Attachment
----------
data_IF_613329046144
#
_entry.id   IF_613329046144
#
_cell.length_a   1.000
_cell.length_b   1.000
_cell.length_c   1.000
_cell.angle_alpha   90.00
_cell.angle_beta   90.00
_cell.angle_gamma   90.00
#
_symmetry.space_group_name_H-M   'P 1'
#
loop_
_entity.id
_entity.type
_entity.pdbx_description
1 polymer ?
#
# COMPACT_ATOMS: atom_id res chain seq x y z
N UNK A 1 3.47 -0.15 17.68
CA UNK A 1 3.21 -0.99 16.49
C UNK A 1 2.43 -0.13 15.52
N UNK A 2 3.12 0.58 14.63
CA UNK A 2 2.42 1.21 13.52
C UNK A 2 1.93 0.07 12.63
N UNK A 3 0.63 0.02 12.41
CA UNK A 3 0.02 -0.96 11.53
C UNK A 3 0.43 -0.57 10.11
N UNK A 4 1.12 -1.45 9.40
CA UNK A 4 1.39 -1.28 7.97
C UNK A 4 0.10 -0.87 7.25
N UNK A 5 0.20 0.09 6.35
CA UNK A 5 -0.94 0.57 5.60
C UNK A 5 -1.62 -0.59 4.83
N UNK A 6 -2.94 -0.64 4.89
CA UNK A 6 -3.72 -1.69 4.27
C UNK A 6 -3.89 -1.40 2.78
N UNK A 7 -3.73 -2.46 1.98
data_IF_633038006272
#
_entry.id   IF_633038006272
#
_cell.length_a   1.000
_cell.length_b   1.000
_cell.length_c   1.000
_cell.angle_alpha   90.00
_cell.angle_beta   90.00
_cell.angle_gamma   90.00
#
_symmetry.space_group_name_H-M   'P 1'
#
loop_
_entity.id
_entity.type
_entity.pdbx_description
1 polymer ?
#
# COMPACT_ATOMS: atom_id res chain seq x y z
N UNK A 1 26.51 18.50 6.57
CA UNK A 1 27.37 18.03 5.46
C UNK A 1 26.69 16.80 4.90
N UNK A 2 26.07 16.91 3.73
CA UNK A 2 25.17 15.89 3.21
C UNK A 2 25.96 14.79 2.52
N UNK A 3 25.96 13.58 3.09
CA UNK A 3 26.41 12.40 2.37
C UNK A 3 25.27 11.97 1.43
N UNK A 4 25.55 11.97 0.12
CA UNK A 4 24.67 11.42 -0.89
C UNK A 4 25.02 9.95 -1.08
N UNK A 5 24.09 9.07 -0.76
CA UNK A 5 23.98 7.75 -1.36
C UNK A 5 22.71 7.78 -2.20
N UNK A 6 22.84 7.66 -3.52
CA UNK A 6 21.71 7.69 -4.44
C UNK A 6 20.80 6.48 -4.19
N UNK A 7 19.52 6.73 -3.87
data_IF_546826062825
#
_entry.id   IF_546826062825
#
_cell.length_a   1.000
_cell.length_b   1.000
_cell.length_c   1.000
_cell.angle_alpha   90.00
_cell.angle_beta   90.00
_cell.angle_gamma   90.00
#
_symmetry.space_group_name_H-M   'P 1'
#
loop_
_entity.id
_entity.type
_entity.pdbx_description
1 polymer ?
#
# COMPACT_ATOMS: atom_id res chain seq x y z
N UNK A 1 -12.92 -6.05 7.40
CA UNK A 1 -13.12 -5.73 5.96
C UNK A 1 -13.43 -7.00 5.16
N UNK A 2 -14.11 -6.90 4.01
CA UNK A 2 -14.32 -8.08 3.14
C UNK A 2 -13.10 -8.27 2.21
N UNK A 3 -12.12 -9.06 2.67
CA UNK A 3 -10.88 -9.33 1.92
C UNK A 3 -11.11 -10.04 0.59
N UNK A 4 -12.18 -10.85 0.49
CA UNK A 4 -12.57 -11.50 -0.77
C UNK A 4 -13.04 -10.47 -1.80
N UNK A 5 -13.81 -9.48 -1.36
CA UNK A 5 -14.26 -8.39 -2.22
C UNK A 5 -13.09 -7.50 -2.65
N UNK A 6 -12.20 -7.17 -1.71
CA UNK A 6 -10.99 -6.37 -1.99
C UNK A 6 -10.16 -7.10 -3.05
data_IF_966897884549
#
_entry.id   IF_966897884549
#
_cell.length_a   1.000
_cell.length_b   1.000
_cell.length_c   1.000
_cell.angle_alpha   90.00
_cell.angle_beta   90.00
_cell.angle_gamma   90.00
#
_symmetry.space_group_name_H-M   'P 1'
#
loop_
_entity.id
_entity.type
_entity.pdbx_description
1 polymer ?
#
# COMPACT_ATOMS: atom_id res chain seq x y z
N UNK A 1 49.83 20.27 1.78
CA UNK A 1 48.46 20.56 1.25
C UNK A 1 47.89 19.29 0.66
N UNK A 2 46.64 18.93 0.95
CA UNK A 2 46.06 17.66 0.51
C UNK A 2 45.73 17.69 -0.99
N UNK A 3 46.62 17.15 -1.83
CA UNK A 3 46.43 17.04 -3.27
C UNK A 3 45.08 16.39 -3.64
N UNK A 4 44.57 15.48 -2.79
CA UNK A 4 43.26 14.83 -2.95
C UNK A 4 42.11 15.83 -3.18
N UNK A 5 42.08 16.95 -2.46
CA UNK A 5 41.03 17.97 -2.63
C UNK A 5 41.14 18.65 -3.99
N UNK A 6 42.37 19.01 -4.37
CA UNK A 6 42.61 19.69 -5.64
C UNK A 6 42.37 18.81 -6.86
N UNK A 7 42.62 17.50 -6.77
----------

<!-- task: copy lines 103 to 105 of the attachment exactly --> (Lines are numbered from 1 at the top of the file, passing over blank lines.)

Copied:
CA UNK A 2 -14.32 -8.08 3.14
C UNK A 2 -13.10 -8.27 2.21
N UNK A 3 -12.12 -9.06 2.67